Does your super need a spring clean?

If your super is looking a bit neglected, don’t panic. Here are three easy ways to give it some care and attention that could end up making a huge difference: 

  • pay your super first
  • choose the right investment option
  • find lost super (we’ll even do most of the work!).

Strategy snapshot

  • An easy but powerful way of growing your super
  • Even small ongoing amounts can make a huge difference
  • Easy to arrange via your employer

1. Pay your super first

By diverting 5% of their pre-tax salary into their super, a 40-year-old earning $75,000 a year could be $232,000 better off at age 65.*

If you’re employed, ‘paying your super first’ before your salary hits your bank account can be a really painless way of turbocharging your savings.

Sometimes called ‘salary sacrifice’, this strategy lets you grow your super and pay less tax. What this really means is that usually, your take-home pay reduces by less than the extra amount going into your super.

Worried you’ve left it too late?

Even someone aged 55 and earning $95,000 a year would have an extra $62,000 in their pocket ten years later, if they also transfer 5% of their ongoing gross salary into their super.

Can’t spare much extra for your super?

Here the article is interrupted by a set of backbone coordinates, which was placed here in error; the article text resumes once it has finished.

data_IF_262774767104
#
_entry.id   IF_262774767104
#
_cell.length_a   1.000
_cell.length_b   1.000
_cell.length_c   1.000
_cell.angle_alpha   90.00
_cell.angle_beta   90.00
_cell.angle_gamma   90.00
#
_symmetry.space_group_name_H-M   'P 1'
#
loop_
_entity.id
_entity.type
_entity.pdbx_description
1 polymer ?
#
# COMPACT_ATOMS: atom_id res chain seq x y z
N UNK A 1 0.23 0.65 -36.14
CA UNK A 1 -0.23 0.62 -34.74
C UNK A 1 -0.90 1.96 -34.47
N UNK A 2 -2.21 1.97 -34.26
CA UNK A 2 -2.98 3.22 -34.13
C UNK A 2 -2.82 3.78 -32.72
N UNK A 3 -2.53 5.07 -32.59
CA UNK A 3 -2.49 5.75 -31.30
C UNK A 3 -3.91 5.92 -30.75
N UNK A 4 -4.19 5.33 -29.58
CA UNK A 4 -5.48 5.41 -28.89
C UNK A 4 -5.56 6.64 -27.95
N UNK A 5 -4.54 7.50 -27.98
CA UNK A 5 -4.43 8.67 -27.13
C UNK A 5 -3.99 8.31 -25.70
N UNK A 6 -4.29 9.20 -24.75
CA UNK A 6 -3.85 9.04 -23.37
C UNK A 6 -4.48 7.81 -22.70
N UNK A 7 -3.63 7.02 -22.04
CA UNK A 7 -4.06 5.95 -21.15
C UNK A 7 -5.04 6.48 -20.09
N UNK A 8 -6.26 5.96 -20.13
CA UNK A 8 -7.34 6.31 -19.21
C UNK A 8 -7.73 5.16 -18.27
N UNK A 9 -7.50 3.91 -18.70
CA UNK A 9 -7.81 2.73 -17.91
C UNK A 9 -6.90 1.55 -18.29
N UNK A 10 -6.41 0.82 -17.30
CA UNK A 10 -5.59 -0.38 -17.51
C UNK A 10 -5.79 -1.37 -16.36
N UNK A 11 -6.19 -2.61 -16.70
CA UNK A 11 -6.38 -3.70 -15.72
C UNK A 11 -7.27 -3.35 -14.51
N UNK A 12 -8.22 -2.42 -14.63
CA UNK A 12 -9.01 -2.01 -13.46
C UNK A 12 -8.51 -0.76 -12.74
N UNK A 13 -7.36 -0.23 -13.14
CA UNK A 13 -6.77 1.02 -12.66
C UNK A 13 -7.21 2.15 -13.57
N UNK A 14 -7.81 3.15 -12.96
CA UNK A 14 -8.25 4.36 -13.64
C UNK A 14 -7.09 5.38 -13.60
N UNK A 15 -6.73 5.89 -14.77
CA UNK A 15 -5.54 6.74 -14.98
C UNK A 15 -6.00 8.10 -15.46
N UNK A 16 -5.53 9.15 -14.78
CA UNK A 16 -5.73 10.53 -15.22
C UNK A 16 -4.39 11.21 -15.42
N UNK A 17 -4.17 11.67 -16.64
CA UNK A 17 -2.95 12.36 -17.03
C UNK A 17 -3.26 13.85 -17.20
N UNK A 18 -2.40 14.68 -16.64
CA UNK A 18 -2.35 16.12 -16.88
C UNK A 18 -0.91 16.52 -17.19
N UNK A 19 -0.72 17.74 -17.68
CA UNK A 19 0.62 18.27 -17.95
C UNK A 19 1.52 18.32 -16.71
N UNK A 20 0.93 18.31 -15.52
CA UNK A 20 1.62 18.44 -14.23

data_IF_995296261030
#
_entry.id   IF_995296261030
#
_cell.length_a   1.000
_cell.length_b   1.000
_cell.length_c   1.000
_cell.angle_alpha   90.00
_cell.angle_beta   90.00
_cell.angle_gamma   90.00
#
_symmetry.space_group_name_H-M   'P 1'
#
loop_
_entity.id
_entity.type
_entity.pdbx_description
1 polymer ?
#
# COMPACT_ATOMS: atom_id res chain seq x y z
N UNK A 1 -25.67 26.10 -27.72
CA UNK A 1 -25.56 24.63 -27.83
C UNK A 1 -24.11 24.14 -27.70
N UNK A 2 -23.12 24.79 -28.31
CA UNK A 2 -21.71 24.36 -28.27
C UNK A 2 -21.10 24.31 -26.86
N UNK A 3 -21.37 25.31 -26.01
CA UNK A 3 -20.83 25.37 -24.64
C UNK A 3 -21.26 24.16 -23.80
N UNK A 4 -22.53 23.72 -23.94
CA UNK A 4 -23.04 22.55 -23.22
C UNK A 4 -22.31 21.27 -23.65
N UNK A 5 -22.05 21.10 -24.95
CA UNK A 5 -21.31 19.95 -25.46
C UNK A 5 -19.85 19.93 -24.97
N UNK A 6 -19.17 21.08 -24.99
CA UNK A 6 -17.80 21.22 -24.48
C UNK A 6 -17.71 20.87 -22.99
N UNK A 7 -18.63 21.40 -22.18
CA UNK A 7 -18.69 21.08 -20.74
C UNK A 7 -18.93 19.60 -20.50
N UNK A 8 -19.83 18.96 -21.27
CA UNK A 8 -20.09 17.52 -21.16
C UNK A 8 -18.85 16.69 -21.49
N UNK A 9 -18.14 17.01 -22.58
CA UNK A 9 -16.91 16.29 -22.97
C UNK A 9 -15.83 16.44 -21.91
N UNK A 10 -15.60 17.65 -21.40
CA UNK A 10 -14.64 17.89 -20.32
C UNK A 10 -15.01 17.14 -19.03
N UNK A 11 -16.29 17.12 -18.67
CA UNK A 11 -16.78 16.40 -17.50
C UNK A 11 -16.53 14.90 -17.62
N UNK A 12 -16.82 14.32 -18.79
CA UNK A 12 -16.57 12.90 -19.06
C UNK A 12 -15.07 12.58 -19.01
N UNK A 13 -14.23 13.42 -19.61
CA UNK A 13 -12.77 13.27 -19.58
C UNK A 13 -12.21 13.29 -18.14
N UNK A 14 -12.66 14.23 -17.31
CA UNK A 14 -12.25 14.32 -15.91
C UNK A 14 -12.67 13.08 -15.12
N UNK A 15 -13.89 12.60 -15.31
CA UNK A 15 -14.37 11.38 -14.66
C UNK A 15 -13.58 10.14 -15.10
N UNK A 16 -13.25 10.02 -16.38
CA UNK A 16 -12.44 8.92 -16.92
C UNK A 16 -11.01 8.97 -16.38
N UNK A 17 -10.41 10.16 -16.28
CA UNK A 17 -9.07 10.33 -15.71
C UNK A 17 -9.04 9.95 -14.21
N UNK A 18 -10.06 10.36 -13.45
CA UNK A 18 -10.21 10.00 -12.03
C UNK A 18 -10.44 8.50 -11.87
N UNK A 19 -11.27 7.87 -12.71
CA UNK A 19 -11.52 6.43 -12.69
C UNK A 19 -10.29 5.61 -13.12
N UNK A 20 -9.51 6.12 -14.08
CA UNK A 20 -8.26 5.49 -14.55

Salary sacrifice can still be a smart thing to do even if it’s just small ongoing amounts. As the chart below shows, a 35-year-old salary sacrificing just $20 a week could end up well over $100,000 better off when they retire.*

Potential Super Balance at age 65

Want to start paying your super first?

It’s easy:

  • decide how much of your gross salary you want to put into your super each time you get paid
  • ask your employer’s HR or payroll department to arrange this – usually you just have to fill in a quick form.

Know your limits

There are limits on how much you can contribute into your super in each financial year, with additional tax payable if you exceed them. Ask your adviser, or learn more.

Strategy snapshot

  • Don’t leave it up to your super fund to decide where your money is invested.
  • Understand and be comfortable with your level of investment risk.
  • Being invested too conservatively (especially if you’re young) could mean being much worse off in retirement.
  • Switching investment options is easy – but get advice first.

2. Choose where your money is invested

A 40-year-old who switches from a ‘balanced’ to a ‘growth’ investment option could have an extra $248,000 at age 65.

If your super money is invested too conservatively – meaning it’s mostly in defensive assets like cash and fixed interest rather than growth assets like shares and property – it may not grow fast enough to eventually fund you the retirement lifestyle you imagined.

The chart below shows what $10,000 invested in each of the five main asset classes back in 1980 would be worth today.^

Growth of $10,000 invested in 1980

Know your risk tolerance